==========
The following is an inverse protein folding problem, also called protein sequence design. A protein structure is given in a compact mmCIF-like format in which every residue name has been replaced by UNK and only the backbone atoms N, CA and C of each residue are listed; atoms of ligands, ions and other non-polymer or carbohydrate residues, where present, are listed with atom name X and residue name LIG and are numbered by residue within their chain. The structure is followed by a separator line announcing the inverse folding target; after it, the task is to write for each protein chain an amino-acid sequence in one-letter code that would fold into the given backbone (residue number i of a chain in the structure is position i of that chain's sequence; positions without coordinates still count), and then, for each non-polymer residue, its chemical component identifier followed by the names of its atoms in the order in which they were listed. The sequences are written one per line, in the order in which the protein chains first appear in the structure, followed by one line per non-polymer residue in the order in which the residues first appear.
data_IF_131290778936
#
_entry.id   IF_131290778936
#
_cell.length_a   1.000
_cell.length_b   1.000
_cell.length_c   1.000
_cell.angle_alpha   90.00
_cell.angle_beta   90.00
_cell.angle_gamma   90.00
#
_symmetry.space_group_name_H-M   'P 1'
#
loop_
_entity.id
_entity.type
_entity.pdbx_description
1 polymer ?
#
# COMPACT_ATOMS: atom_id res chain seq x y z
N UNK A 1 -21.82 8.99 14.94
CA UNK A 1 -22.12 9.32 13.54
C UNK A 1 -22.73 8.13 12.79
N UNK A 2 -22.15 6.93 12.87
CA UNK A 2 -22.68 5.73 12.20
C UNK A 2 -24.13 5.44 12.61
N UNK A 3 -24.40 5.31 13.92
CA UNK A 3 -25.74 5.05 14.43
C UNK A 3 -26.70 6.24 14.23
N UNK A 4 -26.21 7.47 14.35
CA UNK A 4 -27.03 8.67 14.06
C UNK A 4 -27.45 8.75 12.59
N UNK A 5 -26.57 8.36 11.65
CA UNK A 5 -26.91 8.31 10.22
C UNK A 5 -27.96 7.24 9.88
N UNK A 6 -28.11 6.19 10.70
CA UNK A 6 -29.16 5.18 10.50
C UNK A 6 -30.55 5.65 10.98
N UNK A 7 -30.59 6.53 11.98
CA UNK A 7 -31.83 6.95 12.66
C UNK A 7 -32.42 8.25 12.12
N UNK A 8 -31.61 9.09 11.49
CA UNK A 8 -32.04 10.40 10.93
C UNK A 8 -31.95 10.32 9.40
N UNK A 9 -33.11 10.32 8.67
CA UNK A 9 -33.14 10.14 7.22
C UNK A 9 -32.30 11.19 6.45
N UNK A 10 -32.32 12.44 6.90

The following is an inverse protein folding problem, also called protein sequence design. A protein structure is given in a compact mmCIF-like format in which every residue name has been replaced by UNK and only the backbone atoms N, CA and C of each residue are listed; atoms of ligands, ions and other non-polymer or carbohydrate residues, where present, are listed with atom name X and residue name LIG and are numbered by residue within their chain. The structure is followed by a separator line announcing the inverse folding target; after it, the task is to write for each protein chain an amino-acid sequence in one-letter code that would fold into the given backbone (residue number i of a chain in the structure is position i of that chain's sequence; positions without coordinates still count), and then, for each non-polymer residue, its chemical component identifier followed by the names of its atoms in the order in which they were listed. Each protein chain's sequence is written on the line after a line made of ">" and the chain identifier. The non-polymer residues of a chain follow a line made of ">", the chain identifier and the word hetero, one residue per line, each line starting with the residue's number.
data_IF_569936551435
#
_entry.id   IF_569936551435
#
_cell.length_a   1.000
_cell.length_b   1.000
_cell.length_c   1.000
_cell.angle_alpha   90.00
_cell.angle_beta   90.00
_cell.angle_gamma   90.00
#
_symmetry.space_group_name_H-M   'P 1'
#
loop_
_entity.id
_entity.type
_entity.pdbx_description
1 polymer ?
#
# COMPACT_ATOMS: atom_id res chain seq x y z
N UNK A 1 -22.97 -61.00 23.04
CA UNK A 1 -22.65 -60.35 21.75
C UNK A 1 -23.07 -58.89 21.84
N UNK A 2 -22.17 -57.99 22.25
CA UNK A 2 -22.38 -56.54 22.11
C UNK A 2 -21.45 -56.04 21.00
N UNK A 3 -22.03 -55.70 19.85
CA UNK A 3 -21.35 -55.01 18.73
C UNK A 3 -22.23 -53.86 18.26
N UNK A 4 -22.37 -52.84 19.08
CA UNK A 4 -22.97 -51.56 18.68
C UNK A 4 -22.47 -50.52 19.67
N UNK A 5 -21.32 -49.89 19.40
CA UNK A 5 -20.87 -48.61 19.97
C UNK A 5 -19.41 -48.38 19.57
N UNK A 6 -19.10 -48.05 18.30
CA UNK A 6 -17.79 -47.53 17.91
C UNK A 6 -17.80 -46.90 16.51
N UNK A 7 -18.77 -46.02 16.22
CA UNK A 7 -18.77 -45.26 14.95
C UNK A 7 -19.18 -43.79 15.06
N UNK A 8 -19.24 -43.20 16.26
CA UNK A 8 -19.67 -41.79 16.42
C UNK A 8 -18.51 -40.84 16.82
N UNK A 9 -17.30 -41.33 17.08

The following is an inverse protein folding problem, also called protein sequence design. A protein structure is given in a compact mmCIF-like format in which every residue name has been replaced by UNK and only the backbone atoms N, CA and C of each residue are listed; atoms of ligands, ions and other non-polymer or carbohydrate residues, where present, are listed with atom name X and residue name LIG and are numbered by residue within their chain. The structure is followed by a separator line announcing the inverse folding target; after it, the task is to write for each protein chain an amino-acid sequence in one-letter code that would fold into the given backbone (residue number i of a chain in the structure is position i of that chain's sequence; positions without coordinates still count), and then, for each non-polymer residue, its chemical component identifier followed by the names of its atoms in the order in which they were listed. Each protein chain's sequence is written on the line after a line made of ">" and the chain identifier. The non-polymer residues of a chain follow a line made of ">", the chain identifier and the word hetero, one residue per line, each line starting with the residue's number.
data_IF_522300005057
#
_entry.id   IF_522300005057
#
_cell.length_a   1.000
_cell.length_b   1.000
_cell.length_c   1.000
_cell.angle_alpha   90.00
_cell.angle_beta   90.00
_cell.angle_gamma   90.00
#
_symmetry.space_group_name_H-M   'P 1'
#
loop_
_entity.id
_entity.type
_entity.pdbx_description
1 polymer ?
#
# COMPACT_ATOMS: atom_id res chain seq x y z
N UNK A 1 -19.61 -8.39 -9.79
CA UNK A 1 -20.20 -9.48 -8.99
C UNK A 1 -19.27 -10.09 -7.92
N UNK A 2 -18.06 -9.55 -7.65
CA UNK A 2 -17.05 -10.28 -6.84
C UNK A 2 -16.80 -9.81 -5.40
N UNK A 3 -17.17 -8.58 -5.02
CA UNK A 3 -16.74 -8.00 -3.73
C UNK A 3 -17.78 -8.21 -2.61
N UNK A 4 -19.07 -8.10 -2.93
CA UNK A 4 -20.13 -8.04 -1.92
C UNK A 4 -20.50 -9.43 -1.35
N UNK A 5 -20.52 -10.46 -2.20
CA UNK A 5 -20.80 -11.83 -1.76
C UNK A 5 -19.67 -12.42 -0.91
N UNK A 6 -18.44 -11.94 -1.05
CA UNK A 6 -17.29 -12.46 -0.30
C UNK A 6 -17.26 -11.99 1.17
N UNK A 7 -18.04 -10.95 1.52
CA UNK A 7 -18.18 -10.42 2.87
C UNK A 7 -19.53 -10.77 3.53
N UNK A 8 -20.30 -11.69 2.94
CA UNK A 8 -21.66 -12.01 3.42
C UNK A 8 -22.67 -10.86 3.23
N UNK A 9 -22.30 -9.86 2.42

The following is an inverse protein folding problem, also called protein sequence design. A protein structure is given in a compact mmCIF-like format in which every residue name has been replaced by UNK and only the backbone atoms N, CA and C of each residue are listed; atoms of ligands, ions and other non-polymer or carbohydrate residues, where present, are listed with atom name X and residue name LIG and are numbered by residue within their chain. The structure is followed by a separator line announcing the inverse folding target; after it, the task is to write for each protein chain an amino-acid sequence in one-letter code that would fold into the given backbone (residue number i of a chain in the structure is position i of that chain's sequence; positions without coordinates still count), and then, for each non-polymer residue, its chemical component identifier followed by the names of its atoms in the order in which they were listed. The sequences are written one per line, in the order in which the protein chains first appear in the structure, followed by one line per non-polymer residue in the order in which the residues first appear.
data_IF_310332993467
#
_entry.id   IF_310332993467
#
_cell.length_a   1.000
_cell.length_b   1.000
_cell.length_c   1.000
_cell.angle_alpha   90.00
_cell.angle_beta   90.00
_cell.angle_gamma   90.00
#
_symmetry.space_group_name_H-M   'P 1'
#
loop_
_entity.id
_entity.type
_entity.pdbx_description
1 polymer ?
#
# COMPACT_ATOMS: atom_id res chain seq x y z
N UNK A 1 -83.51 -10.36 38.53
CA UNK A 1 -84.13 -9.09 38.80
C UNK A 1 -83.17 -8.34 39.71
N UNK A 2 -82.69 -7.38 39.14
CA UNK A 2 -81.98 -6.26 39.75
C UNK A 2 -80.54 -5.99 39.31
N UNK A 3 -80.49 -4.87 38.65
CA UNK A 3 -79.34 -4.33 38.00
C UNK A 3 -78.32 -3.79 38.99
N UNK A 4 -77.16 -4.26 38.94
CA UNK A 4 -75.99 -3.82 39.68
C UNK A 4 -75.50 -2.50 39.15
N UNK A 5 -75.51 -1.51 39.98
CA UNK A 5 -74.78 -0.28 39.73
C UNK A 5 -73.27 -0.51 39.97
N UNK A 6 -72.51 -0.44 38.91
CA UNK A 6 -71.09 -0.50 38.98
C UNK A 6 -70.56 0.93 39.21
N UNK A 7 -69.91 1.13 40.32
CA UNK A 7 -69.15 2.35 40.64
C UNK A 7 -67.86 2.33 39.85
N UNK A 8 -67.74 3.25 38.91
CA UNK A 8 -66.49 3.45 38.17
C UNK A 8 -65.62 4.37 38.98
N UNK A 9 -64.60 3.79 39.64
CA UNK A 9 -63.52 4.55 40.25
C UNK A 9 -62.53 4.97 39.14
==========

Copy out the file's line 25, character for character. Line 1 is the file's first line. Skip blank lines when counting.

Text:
N UNK A 2 -22.15 6.93 12.87